By Shane Farrelly
Thirteen members of the World Trade Organization— including the European Union — met in Ottawa in October to discuss the increasing need for reform of the international body. The ‘Ottawa 13’ proposed focusing primarily on reforming the body’s monitoring function, strengthening its dispute settlement system and updating trade rules: in summation, modernising the WTO. However, the most pressing of these issues increasingly seems to be the current dispute resolution system. The process once was a source of reliable and predictable rules, but has since been stripped down to its bare bones. In order for the WTO to be able to guide global commerce in the rapidly evolving economies of the 21st century, immediate action must be taken in this area in particular. Shane Farrelly of D’Andrea & Partners aims to identify what the proposed reforms could mean for the international business community.
Appellate Body In Crisis
It is no secret that, at the current time of writing, the WTO’s main arbitration body of trade disputes is in difficulties. The WTO’s highest court is set to have only three judges on its roster (the adjudicative body is designed to have a roster of seven judges), which is considered the minimum number of judges required to sign off on any dispute resolution. Meanwhile, appeals continue to pile up amid international scrutiny of the WTO. The Appellate Body may even soon be rendered inoperable, as the four-year terms of two of these judges (Ujal Singh Bhatia from India and Thomas Graham from the US) will run out on 10th December 2019. If new judges are not appointed to the Appellate Body before that date, the global trade body will become incapable of adopting decisions. To add further pressure, the remaining judge, China’s Hong Zhao, is set to finish her term on 30th November 2020.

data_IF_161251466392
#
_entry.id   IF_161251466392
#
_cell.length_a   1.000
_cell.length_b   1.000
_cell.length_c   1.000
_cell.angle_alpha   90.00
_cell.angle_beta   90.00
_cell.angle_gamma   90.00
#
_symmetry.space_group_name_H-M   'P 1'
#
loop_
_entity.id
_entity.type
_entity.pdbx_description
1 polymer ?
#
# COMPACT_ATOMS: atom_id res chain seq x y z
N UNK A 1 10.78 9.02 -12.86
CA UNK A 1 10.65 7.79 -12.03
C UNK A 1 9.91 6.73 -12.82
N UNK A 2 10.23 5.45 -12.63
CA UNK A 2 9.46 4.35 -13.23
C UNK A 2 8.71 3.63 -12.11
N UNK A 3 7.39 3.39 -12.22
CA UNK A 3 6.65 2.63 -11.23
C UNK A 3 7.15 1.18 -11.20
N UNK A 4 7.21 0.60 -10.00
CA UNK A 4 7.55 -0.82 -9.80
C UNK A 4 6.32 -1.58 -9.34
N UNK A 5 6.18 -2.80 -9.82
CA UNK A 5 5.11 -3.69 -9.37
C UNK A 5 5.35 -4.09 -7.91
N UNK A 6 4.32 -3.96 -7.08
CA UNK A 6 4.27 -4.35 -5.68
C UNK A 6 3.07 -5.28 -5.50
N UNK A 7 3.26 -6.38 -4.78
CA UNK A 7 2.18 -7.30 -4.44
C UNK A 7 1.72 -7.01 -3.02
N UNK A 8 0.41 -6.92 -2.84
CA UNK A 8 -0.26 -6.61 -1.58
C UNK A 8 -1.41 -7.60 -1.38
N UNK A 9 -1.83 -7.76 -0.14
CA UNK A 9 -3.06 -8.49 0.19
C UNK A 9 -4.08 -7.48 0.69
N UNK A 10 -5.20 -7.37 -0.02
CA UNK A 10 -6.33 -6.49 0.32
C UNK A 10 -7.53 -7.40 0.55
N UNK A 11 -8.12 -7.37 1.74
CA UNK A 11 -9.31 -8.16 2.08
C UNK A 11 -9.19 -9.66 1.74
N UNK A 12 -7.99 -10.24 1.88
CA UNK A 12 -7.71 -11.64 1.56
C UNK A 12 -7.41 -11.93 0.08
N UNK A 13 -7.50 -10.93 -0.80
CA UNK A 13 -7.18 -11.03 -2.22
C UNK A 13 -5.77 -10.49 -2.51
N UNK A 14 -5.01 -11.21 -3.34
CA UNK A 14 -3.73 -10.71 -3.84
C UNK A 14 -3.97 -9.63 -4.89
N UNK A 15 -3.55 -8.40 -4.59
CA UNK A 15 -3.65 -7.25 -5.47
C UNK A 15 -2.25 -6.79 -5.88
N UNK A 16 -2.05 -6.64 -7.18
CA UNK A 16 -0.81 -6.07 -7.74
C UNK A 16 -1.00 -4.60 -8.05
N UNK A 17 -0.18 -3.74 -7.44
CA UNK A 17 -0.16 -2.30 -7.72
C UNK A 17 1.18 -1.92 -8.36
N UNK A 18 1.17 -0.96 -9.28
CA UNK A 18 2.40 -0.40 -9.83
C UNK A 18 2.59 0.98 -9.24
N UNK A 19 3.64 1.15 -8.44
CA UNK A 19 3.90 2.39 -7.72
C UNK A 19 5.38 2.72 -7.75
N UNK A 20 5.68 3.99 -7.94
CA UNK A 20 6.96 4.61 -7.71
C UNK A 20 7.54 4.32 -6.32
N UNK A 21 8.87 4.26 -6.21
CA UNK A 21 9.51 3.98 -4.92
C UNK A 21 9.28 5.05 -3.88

The crisis has been aggravated by the United States repeatedly vetoing the initiation of a process to nominate and appoint Appellate Body members, citing various criticisms. This is a long-standing thorn in the side of the Appellate Body, as multiple US administrations have levied critiques towards it, such as over its perceived judicial overreach and frequent failure to produce reports within the 90-day period provided for in the WTO’s Dispute Settlement Understanding (DSU). These concerns of the US are no doubt heightened by ongoing trade tensions with China.
Proposals for Reformation
In an effort to not only resolve the current deadlock but to push reform, a number of WTO members – principally China, the European Union and some of its member states – have put forward a number of proposals via joint communications for the body to consider. These include requiring the Appellate Body to: consult with parties involved in disputes if it anticipates exceeding the 90-day deadline; limiting the body’s findings to those “necessary for the resolution of the dispute,” and; allowing Appellate Body members to serve one single longer term instead of the two four-year terms under current rules. However, despite the United States being one of the main advocates for WTO reform, it does not acknowledge that these proposals attack standards it itself considers key and, in some cases, worsen the situation in regard to extending the independent nature of the WTO.